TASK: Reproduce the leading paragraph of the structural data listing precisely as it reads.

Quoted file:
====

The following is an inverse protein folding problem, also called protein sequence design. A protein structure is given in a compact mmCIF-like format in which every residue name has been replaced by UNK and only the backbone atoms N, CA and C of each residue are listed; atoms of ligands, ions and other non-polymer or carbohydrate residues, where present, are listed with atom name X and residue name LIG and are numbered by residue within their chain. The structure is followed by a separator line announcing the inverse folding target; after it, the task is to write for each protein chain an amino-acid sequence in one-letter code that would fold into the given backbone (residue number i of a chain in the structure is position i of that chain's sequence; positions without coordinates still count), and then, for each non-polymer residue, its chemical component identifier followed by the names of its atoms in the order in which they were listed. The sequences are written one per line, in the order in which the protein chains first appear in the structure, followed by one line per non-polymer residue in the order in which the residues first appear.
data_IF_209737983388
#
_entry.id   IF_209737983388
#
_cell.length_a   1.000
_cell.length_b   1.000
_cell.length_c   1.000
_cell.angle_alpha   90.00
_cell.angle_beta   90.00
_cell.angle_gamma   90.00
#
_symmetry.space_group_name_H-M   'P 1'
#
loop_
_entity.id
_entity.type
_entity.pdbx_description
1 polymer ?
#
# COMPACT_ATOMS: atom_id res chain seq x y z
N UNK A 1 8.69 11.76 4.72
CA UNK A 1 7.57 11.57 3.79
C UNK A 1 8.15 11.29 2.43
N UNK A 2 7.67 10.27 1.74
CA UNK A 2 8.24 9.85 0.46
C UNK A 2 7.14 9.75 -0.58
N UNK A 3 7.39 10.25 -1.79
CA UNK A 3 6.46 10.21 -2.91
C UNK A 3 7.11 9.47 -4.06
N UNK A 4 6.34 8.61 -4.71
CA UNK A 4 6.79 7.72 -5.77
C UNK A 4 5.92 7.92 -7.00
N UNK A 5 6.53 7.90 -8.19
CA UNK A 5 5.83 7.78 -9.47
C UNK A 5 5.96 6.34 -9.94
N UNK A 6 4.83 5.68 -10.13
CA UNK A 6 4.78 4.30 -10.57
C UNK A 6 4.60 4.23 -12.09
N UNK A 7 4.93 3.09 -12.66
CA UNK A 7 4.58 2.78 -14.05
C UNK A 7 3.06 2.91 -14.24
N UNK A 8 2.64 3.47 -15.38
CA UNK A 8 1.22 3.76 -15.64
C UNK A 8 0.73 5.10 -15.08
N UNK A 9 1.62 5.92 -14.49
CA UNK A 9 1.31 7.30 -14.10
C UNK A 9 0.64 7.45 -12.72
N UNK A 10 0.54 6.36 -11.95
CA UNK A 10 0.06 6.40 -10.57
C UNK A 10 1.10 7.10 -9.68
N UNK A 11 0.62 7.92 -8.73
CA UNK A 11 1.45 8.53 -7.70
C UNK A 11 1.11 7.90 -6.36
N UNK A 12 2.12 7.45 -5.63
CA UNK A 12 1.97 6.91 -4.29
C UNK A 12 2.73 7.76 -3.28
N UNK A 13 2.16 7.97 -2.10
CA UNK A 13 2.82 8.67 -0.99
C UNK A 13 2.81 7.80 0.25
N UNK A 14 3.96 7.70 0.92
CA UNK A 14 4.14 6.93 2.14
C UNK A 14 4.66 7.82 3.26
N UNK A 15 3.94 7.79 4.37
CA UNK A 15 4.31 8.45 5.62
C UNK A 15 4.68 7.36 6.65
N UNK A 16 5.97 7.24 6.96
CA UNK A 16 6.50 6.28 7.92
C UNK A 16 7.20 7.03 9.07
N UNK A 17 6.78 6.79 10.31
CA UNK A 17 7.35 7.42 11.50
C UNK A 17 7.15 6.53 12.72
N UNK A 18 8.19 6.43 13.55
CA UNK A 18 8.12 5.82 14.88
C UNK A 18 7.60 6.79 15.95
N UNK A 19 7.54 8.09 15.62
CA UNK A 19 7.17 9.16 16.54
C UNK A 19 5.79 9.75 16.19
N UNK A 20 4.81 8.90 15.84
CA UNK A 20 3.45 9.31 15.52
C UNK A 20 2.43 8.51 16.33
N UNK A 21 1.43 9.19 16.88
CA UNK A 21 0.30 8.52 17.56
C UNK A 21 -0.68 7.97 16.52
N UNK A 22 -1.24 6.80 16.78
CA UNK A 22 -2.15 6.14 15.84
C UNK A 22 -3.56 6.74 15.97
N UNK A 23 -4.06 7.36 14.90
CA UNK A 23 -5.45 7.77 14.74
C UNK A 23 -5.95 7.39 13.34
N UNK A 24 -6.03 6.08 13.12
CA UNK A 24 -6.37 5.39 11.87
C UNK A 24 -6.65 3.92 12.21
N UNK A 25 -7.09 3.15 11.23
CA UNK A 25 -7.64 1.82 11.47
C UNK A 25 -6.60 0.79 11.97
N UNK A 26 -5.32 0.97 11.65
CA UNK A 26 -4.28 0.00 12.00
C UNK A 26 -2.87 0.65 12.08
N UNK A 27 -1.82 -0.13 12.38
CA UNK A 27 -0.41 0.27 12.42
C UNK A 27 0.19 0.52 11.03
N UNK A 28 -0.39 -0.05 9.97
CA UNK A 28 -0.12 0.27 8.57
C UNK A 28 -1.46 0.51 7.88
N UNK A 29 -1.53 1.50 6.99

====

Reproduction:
The following is an inverse protein folding problem, also called protein sequence design. A protein structure is given in a compact mmCIF-like format in which every residue name has been replaced by UNK and only the backbone atoms N, CA and C of each residue are listed; atoms of ligands, ions and other non-polymer or carbohydrate residues, where present, are listed with atom name X and residue name LIG and are numbered by residue within their chain. The structure is followed by a separator line announcing the inverse folding target; after it, the task is to write for each protein chain an amino-acid sequence in one-letter code that would fold into the given backbone (residue number i of a chain in the structure is position i of that chain's sequence; positions without coordinates still count), and then, for each non-polymer residue, its chemical component identifier followed by the names of its atoms in the order in which they were listed. The sequences are written one per line, in the order in which the protein chains first appear in the structure, followed by one line per non-polymer residue in the order in which the residues first appear.